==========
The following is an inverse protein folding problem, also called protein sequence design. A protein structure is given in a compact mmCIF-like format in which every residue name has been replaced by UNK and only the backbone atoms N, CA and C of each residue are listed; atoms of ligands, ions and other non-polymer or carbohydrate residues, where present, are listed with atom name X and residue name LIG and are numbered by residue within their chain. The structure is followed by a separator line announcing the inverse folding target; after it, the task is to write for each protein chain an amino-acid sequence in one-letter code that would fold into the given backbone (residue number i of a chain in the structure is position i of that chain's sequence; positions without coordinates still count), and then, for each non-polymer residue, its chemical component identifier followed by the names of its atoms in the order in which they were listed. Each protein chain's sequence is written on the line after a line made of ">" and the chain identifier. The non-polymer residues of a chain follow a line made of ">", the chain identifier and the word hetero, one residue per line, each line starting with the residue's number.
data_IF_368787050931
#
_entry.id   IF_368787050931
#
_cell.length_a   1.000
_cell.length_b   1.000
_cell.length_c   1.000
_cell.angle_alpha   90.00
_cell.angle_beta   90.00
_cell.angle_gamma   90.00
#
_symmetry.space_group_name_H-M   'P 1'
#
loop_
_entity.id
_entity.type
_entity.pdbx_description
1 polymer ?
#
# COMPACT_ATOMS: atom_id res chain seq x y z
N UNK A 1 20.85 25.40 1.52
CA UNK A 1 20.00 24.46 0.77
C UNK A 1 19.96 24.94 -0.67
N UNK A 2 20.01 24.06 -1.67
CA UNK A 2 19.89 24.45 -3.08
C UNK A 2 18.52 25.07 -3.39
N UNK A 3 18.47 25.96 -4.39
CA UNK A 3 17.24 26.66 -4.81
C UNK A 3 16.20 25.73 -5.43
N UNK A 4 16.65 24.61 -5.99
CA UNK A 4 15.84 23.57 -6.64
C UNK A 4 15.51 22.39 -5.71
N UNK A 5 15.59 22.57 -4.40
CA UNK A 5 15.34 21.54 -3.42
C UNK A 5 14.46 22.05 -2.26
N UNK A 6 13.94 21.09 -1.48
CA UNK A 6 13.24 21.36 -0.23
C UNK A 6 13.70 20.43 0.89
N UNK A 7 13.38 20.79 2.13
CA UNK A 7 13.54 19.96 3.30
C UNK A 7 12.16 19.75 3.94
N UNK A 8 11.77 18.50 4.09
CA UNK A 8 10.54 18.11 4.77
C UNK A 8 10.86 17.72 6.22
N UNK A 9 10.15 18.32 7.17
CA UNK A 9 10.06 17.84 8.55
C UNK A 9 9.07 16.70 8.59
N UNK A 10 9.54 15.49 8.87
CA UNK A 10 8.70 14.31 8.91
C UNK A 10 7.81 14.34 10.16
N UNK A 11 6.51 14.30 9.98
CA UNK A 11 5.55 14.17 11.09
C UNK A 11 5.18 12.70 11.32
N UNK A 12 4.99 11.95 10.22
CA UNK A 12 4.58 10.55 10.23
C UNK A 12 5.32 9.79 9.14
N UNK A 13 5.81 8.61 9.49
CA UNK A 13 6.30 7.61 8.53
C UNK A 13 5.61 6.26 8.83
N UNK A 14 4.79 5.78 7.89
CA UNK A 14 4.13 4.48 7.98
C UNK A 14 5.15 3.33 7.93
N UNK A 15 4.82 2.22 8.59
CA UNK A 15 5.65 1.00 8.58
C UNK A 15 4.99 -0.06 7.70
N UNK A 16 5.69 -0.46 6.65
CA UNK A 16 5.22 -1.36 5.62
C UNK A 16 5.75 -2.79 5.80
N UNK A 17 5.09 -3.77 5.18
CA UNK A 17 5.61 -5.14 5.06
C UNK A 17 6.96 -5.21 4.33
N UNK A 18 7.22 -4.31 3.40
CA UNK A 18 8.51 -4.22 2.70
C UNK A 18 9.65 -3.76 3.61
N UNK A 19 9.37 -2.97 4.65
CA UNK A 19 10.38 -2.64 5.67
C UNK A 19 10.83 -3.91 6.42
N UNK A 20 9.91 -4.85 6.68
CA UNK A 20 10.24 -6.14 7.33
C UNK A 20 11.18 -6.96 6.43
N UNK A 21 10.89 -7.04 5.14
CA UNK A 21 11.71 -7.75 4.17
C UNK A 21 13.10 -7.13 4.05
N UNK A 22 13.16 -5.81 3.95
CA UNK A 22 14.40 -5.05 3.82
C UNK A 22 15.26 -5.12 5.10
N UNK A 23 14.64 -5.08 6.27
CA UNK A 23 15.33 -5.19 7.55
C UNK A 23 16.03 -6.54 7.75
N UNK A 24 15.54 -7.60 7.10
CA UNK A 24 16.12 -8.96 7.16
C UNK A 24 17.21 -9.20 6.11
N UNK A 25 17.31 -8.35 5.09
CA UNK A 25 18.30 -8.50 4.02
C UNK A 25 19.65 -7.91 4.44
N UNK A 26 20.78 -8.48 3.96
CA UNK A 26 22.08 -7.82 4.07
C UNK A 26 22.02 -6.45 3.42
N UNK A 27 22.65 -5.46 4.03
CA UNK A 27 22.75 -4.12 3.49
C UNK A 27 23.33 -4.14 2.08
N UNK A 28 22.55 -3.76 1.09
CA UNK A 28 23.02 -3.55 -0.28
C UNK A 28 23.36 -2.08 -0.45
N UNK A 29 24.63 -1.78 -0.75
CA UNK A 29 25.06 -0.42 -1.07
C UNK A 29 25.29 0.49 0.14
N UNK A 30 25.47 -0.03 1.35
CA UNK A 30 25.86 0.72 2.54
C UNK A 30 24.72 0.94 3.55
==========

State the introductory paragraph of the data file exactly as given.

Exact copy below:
The following is an inverse protein folding problem, also called protein sequence design. A protein structure is given in a compact mmCIF-like format in which every residue name has been replaced by UNK and only the backbone atoms N, CA and C of each residue are listed; atoms of ligands, ions and other non-polymer or carbohydrate residues, where present, are listed with atom name X and residue name LIG and are numbered by residue within their chain. The structure is followed by a separator line announcing the inverse folding target; after it, the task is to write for each protein chain an amino-acid sequence in one-letter code that would fold into the given backbone (residue number i of a chain in the structure is position i of that chain's sequence; positions without coordinates still count), and then, for each non-polymer residue, its chemical component identifier followed by the names of its atoms in the order in which they were listed. Each protein chain's sequence is written on the line after a line made of ">" and the chain identifier. The non-polymer residues of a chain follow a line made of ">", the chain identifier and the word hetero, one residue per line, each line starting with the residue's number.